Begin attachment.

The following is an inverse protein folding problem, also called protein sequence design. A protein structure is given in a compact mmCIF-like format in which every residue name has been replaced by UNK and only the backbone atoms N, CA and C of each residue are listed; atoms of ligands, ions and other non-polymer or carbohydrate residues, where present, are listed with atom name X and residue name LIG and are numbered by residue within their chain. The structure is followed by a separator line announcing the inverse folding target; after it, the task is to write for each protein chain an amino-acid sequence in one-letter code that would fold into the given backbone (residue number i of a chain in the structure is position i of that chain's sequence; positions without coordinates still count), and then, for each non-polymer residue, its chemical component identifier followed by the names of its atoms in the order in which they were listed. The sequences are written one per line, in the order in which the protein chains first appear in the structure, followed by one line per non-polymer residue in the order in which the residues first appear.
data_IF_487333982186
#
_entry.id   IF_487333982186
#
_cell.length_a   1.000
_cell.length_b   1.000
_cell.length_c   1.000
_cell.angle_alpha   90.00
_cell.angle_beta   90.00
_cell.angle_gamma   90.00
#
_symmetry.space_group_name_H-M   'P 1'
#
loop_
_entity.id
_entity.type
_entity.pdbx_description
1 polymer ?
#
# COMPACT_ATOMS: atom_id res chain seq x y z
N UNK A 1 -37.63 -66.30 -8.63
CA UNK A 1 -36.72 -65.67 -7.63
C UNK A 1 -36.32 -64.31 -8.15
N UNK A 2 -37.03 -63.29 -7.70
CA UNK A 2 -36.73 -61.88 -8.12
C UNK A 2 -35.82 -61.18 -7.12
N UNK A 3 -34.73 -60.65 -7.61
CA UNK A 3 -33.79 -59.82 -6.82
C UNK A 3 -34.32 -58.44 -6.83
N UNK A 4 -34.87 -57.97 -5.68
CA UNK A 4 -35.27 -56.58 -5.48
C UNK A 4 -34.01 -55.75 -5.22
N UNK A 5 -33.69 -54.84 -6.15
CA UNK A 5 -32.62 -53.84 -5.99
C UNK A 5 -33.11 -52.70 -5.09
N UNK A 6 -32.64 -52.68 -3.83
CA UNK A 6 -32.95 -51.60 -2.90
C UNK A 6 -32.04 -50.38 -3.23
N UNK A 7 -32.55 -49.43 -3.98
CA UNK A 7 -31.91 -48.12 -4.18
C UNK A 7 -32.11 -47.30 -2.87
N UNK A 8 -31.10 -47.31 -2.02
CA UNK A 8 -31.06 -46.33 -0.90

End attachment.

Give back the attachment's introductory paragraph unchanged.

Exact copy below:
The following is an inverse protein folding problem, also called protein sequence design. A protein structure is given in a compact mmCIF-like format in which every residue name has been replaced by UNK and only the backbone atoms N, CA and C of each residue are listed; atoms of ligands, ions and other non-polymer or carbohydrate residues, where present, are listed with atom name X and residue name LIG and are numbered by residue within their chain. The structure is followed by a separator line announcing the inverse folding target; after it, the task is to write for each protein chain an amino-acid sequence in one-letter code that would fold into the given backbone (residue number i of a chain in the structure is position i of that chain's sequence; positions without coordinates still count), and then, for each non-polymer residue, its chemical component identifier followed by the names of its atoms in the order in which they were listed. The sequences are written one per line, in the order in which the protein chains first appear in the structure, followed by one line per non-polymer residue in the order in which the residues first appear.